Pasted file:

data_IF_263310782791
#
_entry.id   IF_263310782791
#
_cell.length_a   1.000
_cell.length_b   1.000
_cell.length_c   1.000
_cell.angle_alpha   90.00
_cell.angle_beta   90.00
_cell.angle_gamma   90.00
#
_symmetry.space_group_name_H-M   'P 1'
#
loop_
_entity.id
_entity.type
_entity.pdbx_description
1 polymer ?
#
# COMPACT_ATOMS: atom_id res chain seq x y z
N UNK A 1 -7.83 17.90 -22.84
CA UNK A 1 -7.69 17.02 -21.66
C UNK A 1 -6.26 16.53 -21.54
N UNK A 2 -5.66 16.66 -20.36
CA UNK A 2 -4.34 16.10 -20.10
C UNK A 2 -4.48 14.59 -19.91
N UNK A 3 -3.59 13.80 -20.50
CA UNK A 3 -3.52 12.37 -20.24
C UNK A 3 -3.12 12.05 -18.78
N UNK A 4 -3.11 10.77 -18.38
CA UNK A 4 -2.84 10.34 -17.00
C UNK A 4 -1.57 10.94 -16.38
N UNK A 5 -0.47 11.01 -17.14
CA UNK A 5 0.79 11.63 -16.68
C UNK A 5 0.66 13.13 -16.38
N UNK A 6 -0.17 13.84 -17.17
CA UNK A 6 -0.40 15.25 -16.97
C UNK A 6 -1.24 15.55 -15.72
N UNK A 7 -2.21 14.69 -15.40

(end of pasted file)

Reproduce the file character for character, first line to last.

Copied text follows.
data_IF_263310782791
#
_entry.id   IF_263310782791
#
_cell.length_a   1.000
_cell.length_b   1.000
_cell.length_c   1.000
_cell.angle_alpha   90.00
_cell.angle_beta   90.00
_cell.angle_gamma   90.00
#
_symmetry.space_group_name_H-M   'P 1'
#
loop_
_entity.id
_entity.type
_entity.pdbx_description
1 polymer ?
#
# COMPACT_ATOMS: atom_id res chain seq x y z
N UNK A 1 -7.83 17.90 -22.84
CA UNK A 1 -7.69 17.02 -21.66
C UNK A 1 -6.26 16.53 -21.54
N UNK A 2 -5.66 16.66 -20.36
CA UNK A 2 -4.34 16.10 -20.10
C UNK A 2 -4.48 14.59 -19.91
N UNK A 3 -3.59 13.80 -20.50
CA UNK A 3 -3.52 12.37 -20.24
C UNK A 3 -3.12 12.05 -18.78
N UNK A 4 -3.11 10.77 -18.38
CA UNK A 4 -2.84 10.34 -17.00
C UNK A 4 -1.57 10.94 -16.38
N UNK A 5 -0.47 11.01 -17.14
CA UNK A 5 0.79 11.63 -16.68
C UNK A 5 0.66 13.13 -16.38
N UNK A 6 -0.17 13.84 -17.17
CA UNK A 6 -0.40 15.25 -16.97
C UNK A 6 -1.24 15.55 -15.72
N UNK A 7 -2.21 14.69 -15.40